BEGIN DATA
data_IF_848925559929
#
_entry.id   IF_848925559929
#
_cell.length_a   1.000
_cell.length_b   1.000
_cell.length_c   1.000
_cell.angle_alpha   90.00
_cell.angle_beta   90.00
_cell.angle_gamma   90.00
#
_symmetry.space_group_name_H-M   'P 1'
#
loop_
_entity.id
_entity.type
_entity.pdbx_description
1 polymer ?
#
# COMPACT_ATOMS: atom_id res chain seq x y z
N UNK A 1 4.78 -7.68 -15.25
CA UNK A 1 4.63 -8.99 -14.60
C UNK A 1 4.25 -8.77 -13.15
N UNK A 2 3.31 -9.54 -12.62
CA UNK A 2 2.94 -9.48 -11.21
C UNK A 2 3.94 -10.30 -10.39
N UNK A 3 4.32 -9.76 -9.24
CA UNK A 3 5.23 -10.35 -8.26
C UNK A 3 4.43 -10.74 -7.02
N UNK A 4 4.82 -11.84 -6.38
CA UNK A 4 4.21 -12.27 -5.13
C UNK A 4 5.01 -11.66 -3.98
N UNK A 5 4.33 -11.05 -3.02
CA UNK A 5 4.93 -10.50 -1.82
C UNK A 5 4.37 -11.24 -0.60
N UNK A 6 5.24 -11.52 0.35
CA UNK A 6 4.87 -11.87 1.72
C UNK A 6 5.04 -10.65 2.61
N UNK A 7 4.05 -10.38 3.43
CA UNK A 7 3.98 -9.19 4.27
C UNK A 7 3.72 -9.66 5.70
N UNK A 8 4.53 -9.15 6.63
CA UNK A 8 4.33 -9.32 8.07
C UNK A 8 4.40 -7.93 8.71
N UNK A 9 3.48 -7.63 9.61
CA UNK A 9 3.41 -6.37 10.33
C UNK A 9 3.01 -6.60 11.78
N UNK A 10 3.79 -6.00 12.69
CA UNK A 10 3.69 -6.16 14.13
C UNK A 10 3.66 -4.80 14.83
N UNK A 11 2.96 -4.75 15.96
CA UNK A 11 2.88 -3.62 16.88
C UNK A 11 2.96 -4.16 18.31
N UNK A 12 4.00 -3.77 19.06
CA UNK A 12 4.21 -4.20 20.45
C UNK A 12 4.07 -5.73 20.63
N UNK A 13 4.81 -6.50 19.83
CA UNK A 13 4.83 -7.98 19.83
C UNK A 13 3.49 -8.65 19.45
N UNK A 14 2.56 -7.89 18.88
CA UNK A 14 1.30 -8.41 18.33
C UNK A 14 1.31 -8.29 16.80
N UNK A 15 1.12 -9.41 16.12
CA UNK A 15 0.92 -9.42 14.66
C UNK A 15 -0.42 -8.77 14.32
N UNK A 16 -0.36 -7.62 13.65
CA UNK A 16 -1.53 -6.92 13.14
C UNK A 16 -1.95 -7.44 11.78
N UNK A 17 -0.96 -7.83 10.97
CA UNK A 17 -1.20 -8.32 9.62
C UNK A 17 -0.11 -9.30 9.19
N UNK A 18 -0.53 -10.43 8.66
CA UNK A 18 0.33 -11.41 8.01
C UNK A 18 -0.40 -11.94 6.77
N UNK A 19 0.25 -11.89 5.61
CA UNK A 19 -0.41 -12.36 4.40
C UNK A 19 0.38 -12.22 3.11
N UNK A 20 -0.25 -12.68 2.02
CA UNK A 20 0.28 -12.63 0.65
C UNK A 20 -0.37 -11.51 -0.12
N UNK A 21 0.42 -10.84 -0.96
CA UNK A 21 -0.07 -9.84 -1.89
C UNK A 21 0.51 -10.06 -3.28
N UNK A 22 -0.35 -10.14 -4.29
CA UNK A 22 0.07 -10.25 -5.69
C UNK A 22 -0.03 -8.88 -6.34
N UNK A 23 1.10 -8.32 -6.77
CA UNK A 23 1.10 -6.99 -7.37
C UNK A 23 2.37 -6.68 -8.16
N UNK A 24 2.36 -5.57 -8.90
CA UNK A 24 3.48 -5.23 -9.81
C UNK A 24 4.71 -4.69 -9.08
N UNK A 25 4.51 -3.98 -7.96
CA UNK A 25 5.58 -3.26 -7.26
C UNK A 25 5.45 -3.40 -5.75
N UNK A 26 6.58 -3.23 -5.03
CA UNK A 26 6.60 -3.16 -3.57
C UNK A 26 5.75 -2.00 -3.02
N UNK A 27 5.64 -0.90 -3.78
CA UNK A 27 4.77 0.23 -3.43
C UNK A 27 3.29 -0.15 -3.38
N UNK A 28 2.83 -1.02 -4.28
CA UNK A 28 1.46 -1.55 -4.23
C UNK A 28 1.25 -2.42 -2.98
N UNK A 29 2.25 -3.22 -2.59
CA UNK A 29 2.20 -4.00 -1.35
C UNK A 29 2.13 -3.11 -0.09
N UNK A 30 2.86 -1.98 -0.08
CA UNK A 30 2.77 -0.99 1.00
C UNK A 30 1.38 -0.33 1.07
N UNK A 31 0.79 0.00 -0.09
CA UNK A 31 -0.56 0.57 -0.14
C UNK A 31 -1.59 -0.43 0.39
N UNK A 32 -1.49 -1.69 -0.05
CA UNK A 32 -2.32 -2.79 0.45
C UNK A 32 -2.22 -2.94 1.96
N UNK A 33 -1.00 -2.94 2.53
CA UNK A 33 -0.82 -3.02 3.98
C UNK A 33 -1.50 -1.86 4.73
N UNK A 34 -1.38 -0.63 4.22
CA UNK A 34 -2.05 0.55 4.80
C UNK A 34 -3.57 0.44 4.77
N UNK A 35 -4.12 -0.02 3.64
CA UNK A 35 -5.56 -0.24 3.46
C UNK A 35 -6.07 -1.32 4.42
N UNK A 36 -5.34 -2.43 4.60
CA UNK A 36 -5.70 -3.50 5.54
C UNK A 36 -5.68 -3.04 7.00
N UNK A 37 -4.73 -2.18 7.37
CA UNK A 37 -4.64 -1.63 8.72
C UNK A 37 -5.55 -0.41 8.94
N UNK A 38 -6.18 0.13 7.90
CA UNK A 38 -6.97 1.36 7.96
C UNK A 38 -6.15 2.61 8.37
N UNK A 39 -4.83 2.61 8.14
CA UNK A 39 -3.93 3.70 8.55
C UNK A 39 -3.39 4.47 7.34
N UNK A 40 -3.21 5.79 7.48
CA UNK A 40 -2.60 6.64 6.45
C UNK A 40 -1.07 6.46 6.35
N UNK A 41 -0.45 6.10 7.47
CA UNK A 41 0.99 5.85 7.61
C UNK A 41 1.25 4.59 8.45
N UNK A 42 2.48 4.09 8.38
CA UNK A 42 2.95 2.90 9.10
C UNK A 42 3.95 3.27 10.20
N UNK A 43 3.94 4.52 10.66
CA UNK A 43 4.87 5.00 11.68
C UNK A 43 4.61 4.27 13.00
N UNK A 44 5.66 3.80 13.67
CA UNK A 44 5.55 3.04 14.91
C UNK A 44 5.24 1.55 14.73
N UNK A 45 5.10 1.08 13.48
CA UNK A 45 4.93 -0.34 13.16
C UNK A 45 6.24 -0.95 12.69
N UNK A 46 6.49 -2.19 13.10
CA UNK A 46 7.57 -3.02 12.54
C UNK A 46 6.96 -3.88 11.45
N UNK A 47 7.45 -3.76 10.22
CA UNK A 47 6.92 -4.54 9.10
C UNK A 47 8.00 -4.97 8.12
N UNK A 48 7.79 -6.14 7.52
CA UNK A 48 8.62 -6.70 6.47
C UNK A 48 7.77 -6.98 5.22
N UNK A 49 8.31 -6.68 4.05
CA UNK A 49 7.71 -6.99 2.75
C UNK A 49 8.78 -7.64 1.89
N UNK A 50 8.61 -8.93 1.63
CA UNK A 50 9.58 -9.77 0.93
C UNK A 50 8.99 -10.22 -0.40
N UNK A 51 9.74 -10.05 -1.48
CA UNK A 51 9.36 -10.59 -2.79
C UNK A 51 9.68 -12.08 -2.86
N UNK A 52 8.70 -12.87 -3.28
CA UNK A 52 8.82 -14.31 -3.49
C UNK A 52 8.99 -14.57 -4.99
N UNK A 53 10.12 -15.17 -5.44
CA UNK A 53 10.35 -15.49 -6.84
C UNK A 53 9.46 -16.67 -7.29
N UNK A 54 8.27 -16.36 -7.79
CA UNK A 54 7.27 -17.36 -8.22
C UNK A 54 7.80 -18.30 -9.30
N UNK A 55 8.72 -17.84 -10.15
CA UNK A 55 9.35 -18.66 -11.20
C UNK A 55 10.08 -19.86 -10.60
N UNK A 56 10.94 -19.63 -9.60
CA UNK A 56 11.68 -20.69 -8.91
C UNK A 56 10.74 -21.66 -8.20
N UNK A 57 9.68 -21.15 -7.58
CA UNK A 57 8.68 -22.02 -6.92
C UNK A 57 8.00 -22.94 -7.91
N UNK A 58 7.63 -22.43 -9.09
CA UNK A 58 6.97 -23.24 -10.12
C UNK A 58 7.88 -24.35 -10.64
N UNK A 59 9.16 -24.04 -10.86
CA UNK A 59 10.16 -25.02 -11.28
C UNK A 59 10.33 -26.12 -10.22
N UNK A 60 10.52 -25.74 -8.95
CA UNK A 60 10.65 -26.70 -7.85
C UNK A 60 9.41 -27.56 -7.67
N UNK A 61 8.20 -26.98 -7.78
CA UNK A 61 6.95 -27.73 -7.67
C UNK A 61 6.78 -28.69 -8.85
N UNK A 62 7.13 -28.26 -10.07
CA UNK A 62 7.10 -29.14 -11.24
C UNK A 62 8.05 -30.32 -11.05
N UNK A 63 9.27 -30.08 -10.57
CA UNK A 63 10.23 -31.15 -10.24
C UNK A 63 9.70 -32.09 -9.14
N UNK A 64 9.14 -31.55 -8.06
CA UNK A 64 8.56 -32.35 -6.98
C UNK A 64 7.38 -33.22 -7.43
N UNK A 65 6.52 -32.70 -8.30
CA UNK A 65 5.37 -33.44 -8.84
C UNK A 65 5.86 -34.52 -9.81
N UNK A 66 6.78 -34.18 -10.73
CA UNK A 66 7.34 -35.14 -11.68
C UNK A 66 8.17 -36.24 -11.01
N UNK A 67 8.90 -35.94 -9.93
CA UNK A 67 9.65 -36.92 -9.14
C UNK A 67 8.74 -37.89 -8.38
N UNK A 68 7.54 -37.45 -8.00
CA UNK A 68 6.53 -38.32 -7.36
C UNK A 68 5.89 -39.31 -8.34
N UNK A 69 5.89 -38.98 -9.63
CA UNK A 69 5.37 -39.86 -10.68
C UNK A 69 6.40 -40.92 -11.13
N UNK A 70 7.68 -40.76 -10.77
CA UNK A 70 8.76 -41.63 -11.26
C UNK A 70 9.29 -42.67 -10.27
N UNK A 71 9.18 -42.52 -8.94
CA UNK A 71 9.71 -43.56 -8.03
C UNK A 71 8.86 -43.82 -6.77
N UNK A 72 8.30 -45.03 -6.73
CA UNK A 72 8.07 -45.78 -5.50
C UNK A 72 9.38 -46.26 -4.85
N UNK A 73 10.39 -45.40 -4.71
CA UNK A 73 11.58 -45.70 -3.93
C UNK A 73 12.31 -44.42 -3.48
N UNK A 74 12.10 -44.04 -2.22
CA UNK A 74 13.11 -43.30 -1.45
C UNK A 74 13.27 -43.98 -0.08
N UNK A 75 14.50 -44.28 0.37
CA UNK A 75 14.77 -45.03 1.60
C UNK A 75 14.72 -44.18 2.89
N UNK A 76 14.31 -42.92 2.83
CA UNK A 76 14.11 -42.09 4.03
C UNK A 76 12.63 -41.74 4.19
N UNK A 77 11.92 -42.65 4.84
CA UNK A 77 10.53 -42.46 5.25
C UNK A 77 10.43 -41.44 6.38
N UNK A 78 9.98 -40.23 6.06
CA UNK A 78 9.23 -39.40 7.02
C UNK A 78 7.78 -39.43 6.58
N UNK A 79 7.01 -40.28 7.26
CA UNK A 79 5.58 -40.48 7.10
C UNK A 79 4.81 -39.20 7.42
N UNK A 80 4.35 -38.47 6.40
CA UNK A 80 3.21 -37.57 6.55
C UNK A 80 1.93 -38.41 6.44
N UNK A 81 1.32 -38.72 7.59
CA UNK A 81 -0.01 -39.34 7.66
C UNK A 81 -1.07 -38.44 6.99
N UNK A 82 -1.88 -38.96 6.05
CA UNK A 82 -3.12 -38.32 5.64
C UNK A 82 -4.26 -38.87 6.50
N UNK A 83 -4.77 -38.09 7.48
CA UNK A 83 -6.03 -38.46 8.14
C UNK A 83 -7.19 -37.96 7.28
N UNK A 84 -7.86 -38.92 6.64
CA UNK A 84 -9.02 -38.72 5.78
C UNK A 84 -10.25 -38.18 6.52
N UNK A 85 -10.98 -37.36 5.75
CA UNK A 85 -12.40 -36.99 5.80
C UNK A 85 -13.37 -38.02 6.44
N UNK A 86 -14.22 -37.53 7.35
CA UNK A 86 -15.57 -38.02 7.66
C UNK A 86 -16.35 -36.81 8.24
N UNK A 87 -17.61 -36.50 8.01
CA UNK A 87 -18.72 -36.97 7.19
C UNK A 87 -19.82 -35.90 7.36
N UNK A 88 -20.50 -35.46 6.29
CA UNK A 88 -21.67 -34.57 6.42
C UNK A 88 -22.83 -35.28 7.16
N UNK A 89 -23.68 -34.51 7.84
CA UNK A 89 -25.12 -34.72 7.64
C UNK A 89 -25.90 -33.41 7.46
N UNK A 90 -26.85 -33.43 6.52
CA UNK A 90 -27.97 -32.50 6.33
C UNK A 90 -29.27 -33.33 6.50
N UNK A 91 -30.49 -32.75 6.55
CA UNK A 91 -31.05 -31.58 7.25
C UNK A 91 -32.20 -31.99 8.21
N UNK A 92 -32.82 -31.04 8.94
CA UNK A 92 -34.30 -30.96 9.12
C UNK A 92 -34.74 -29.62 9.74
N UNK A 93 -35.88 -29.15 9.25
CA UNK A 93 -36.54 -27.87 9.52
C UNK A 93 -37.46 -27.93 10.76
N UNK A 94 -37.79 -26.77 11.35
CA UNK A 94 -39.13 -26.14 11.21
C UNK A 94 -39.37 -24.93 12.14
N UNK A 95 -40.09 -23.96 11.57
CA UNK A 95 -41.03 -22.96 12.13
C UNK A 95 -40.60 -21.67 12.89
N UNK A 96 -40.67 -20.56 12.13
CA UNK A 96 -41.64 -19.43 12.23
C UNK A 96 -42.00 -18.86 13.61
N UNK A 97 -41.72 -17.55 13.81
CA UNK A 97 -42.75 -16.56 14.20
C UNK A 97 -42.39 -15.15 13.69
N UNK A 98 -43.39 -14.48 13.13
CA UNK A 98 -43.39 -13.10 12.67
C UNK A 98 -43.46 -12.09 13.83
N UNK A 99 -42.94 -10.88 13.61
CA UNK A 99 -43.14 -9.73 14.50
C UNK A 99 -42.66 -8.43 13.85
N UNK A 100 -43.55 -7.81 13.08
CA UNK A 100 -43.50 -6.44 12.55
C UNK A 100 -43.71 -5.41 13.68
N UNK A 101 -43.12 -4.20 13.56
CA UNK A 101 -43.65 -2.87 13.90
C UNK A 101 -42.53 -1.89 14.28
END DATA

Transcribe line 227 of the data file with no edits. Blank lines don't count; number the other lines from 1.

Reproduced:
C UNK A 69 6.40 -40.92 -11.13